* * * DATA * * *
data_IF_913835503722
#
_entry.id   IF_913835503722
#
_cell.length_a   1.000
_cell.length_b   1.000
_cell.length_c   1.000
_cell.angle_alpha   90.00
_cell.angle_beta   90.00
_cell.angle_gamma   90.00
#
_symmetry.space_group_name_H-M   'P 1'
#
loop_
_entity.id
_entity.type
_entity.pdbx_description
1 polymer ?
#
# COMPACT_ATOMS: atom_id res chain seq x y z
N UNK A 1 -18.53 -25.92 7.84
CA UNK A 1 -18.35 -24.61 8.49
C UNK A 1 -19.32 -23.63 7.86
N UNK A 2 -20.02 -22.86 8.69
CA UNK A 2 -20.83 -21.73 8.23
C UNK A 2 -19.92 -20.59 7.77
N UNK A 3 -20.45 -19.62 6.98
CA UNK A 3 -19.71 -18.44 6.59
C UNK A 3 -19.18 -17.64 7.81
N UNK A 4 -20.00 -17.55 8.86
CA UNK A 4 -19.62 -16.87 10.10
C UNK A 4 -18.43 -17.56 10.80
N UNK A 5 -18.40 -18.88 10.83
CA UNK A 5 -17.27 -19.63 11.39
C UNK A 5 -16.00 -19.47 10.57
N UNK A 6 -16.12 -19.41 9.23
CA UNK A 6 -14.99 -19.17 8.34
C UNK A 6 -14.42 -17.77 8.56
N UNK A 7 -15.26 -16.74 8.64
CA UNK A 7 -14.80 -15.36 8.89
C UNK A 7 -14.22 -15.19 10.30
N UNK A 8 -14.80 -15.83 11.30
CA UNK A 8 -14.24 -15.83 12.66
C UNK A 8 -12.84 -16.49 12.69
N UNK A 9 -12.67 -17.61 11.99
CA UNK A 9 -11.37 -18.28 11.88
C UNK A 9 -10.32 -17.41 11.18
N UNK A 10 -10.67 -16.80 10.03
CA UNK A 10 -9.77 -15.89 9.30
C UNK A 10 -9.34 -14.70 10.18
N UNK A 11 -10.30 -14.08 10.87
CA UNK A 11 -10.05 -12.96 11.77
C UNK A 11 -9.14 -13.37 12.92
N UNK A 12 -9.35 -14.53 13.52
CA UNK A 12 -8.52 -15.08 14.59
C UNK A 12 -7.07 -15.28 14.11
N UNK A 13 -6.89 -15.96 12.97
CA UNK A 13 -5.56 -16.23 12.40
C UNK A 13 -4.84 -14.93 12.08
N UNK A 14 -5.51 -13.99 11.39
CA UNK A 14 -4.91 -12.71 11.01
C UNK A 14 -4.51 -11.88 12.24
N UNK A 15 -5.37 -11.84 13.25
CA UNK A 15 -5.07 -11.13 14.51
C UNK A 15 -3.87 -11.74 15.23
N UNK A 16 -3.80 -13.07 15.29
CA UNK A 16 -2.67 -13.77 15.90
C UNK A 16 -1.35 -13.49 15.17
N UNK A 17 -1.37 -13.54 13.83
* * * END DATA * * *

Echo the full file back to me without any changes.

data_IF_913835503722
#
_entry.id   IF_913835503722
#
_cell.length_a   1.000
_cell.length_b   1.000
_cell.length_c   1.000
_cell.angle_alpha   90.00
_cell.angle_beta   90.00
_cell.angle_gamma   90.00
#
_symmetry.space_group_name_H-M   'P 1'
#
loop_
_entity.id
_entity.type
_entity.pdbx_description
1 polymer ?
#
# COMPACT_ATOMS: atom_id res chain seq x y z
N UNK A 1 -18.53 -25.92 7.84
CA UNK A 1 -18.35 -24.61 8.49
C UNK A 1 -19.32 -23.63 7.86
N UNK A 2 -20.02 -22.86 8.69
CA UNK A 2 -20.83 -21.73 8.23
C UNK A 2 -19.92 -20.59 7.77
N UNK A 3 -20.45 -19.62 6.98
CA UNK A 3 -19.71 -18.44 6.59
C UNK A 3 -19.18 -17.64 7.81
N UNK A 4 -20.00 -17.55 8.86
CA UNK A 4 -19.62 -16.87 10.10
C UNK A 4 -18.43 -17.56 10.80
N UNK A 5 -18.40 -18.88 10.83
CA UNK A 5 -17.27 -19.63 11.39
C UNK A 5 -16.00 -19.47 10.57
N UNK A 6 -16.12 -19.41 9.23
CA UNK A 6 -14.99 -19.17 8.34
C UNK A 6 -14.42 -17.77 8.56
N UNK A 7 -15.26 -16.74 8.64
CA UNK A 7 -14.80 -15.36 8.89
C UNK A 7 -14.22 -15.19 10.30
N UNK A 8 -14.80 -15.83 11.30
CA UNK A 8 -14.24 -15.83 12.66
C UNK A 8 -12.84 -16.49 12.69
N UNK A 9 -12.67 -17.61 11.99
CA UNK A 9 -11.37 -18.28 11.88
C UNK A 9 -10.32 -17.41 11.18
N UNK A 10 -10.67 -16.80 10.03
CA UNK A 10 -9.77 -15.89 9.30
C UNK A 10 -9.34 -14.70 10.18
N UNK A 11 -10.30 -14.08 10.87
CA UNK A 11 -10.05 -12.96 11.77
C UNK A 11 -9.14 -13.37 12.92
N UNK A 12 -9.35 -14.53 13.52
CA UNK A 12 -8.52 -15.08 14.59
C UNK A 12 -7.07 -15.28 14.11
N UNK A 13 -6.89 -15.96 12.97
CA UNK A 13 -5.56 -16.23 12.40
C UNK A 13 -4.84 -14.93 12.08
N UNK A 14 -5.51 -13.99 11.39
CA UNK A 14 -4.91 -12.71 11.01
C UNK A 14 -4.51 -11.88 12.24
N UNK A 15 -5.37 -11.84 13.25
CA UNK A 15 -5.07 -11.13 14.51
C UNK A 15 -3.87 -11.74 15.23
N UNK A 16 -3.80 -13.07 15.29
CA UNK A 16 -2.67 -13.77 15.90
C UNK A 16 -1.35 -13.49 15.17
N UNK A 17 -1.37 -13.54 13.83